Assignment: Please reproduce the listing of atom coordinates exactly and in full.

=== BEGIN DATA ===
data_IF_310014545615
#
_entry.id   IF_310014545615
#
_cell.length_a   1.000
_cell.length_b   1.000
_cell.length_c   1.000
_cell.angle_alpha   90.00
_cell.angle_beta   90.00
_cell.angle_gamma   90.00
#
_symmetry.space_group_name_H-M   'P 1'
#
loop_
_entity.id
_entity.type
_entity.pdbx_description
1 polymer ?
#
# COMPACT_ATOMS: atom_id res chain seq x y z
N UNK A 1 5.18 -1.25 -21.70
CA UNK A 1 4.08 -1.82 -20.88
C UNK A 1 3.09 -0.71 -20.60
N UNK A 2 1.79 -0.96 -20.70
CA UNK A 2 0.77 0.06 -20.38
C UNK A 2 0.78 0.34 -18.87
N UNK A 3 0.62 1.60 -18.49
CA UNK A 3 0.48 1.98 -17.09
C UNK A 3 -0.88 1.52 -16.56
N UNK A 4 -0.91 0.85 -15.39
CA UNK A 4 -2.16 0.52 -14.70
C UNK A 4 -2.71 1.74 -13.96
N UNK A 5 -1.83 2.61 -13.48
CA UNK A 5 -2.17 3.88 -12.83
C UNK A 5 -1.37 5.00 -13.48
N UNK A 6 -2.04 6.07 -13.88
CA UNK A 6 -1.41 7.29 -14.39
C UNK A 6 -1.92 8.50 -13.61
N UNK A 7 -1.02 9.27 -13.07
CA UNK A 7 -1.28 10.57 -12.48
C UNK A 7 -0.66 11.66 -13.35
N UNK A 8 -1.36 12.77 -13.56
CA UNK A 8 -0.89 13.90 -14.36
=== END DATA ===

data_IF_310014545615
#
_entry.id   IF_310014545615
#
_cell.length_a   1.000
_cell.length_b   1.000
_cell.length_c   1.000
_cell.angle_alpha   90.00
_cell.angle_beta   90.00
_cell.angle_gamma   90.00
#
_symmetry.space_group_name_H-M   'P 1'
#
loop_
_entity.id
_entity.type
_entity.pdbx_description
1 polymer ?
#
# COMPACT_ATOMS: atom_id res chain seq x y z
N UNK A 1 5.18 -1.25 -21.70
CA UNK A 1 4.08 -1.82 -20.88
C UNK A 1 3.09 -0.71 -20.60
N UNK A 2 1.79 -0.96 -20.70
CA UNK A 2 0.77 0.06 -20.38
C UNK A 2 0.78 0.34 -18.87
N UNK A 3 0.62 1.60 -18.49
CA UNK A 3 0.48 1.98 -17.09
C UNK A 3 -0.88 1.52 -16.56
N UNK A 4 -0.91 0.85 -15.39
CA UNK A 4 -2.16 0.52 -14.70
C UNK A 4 -2.71 1.74 -13.96
N UNK A 5 -1.83 2.61 -13.48
CA UNK A 5 -2.17 3.88 -12.83
C UNK A 5 -1.37 5.00 -13.48
N UNK A 6 -2.04 6.07 -13.88
CA UNK A 6 -1.41 7.29 -14.39
C UNK A 6 -1.92 8.50 -13.61
N UNK A 7 -1.02 9.27 -13.07
CA UNK A 7 -1.28 10.57 -12.48
C UNK A 7 -0.66 11.66 -13.35
N UNK A 8 -1.36 12.77 -13.56
CA UNK A 8 -0.89 13.90 -14.36